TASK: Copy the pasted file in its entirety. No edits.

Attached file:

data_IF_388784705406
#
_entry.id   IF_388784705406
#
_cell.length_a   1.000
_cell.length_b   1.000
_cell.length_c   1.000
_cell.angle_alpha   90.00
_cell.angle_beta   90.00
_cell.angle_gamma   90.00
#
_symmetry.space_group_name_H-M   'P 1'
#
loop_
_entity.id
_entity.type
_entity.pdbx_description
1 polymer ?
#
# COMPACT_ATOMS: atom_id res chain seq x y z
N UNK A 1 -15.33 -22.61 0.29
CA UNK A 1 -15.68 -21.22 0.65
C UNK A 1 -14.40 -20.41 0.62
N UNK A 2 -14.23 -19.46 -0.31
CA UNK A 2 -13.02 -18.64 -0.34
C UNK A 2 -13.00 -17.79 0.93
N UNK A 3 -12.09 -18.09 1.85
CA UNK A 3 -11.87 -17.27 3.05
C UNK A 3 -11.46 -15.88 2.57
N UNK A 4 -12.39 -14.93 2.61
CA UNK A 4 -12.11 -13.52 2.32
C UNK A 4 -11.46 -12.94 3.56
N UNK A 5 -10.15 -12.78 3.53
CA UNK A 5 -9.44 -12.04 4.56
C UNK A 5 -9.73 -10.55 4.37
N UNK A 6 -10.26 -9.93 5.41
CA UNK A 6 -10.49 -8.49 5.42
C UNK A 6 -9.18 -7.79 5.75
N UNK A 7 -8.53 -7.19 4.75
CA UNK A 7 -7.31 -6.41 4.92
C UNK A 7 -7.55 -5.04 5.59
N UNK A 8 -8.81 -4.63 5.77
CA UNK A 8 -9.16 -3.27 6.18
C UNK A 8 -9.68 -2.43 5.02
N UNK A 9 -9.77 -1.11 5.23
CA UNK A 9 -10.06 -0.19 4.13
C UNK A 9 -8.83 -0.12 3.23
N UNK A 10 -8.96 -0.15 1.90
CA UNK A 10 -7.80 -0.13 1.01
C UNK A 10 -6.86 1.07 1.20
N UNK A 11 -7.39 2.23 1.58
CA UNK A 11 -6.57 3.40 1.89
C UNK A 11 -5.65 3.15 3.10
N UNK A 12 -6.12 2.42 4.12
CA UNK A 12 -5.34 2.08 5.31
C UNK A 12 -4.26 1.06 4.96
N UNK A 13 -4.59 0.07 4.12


data_IF_388784705406
#
_entry.id   IF_388784705406
#
_cell.length_a   1.000
_cell.length_b   1.000
_cell.length_c   1.000
_cell.angle_alpha   90.00
_cell.angle_beta   90.00
_cell.angle_gamma   90.00
#
_symmetry.space_group_name_H-M   'P 1'
#
loop_
_entity.id
_entity.type
_entity.pdbx_description
1 polymer ?
#
# COMPACT_ATOMS: atom_id res chain seq x y z
N UNK A 1 -15.33 -22.61 0.29
CA UNK A 1 -15.68 -21.22 0.65
C UNK A 1 -14.40 -20.41 0.62
N UNK A 2 -14.23 -19.46 -0.31
CA UNK A 2 -13.02 -18.64 -0.34
C UNK A 2 -13.00 -17.79 0.93
N UNK A 3 -12.09 -18.09 1.85
CA UNK A 3 -11.87 -17.27 3.05
C UNK A 3 -11.46 -15.88 2.57
N UNK A 4 -12.39 -14.93 2.61
CA UNK A 4 -12.11 -13.52 2.32
C UNK A 4 -11.46 -12.94 3.56
N UNK A 5 -10.15 -12.78 3.53
CA UNK A 5 -9.44 -12.04 4.56
C UNK A 5 -9.73 -10.55 4.37
N UNK A 6 -10.26 -9.93 5.41
CA UNK A 6 -10.49 -8.49 5.42
C UNK A 6 -9.18 -7.79 5.75
N UNK A 7 -8.53 -7.19 4.75
CA UNK A 7 -7.31 -6.41 4.92
C UNK A 7 -7.55 -5.04 5.59
N UNK A 8 -8.81 -4.63 5.77
CA UNK A 8 -9.16 -3.27 6.18
C UNK A 8 -9.68 -2.43 5.02
N UNK A 9 -9.77 -1.11 5.23
CA UNK A 9 -10.06 -0.19 4.13
C UNK A 9 -8.83 -0.12 3.23
N UNK A 10 -8.96 -0.15 1.90
CA UNK A 10 -7.80 -0.13 1.01
C UNK A 10 -6.86 1.07 1.20
N UNK A 11 -7.39 2.23 1.58
CA UNK A 11 -6.57 3.40 1.89
C UNK A 11 -5.65 3.15 3.10
N UNK A 12 -6.12 2.42 4.12
CA UNK A 12 -5.34 2.08 5.31
C UNK A 12 -4.26 1.06 4.96
N UNK A 13 -4.59 0.07 4.12